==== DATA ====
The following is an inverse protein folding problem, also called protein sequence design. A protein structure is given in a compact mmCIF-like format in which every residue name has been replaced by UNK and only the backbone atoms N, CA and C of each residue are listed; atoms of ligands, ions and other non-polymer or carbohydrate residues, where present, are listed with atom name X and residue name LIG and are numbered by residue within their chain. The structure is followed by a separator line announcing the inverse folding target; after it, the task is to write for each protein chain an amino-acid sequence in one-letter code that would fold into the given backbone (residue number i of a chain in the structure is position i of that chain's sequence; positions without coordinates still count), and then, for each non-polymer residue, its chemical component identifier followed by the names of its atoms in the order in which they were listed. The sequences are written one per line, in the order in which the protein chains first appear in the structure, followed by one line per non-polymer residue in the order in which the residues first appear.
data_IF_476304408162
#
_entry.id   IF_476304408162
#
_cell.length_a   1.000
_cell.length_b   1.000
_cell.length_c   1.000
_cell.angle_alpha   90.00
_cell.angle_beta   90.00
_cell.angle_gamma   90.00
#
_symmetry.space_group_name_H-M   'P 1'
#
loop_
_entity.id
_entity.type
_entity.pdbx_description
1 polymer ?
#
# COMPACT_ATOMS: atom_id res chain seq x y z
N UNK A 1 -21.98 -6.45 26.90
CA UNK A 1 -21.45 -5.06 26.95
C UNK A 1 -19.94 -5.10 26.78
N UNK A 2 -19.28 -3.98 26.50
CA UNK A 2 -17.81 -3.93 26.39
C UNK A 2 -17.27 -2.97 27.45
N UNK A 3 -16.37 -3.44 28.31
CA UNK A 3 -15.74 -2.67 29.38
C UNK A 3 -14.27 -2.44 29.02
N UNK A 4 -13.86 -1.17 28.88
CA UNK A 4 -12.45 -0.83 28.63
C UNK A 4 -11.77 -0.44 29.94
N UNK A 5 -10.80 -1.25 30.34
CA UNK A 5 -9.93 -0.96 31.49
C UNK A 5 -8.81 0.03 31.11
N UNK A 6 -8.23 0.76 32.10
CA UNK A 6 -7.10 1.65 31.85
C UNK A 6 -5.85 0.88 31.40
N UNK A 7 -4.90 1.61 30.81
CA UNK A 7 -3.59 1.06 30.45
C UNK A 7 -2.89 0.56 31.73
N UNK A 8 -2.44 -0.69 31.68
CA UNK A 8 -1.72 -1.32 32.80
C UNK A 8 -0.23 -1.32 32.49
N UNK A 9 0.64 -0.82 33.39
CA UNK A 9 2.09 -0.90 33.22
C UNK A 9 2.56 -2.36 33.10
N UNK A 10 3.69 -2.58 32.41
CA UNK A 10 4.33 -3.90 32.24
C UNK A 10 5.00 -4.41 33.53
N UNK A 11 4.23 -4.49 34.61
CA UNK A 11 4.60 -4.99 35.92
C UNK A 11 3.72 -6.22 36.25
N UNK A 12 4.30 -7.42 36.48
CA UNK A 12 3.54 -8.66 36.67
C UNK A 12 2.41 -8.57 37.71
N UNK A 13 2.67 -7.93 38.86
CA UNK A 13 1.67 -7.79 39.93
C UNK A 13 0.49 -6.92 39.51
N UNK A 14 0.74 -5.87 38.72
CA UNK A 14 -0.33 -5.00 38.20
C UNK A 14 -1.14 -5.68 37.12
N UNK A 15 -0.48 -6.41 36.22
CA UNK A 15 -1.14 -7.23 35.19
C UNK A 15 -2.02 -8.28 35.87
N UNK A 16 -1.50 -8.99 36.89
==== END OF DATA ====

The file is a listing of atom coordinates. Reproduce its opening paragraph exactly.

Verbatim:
The following is an inverse protein folding problem, also called protein sequence design. A protein structure is given in a compact mmCIF-like format in which every residue name has been replaced by UNK and only the backbone atoms N, CA and C of each residue are listed; atoms of ligands, ions and other non-polymer or carbohydrate residues, where present, are listed with atom name X and residue name LIG and are numbered by residue within their chain. The structure is followed by a separator line announcing the inverse folding target; after it, the task is to write for each protein chain an amino-acid sequence in one-letter code that would fold into the given backbone (residue number i of a chain in the structure is position i of that chain's sequence; positions without coordinates still count), and then, for each non-polymer residue, its chemical component identifier followed by the names of its atoms in the order in which they were listed. The sequences are written one per line, in the order in which the protein chains first appear in the structure, followed by one line per non-polymer residue in the order in which the residues first appear.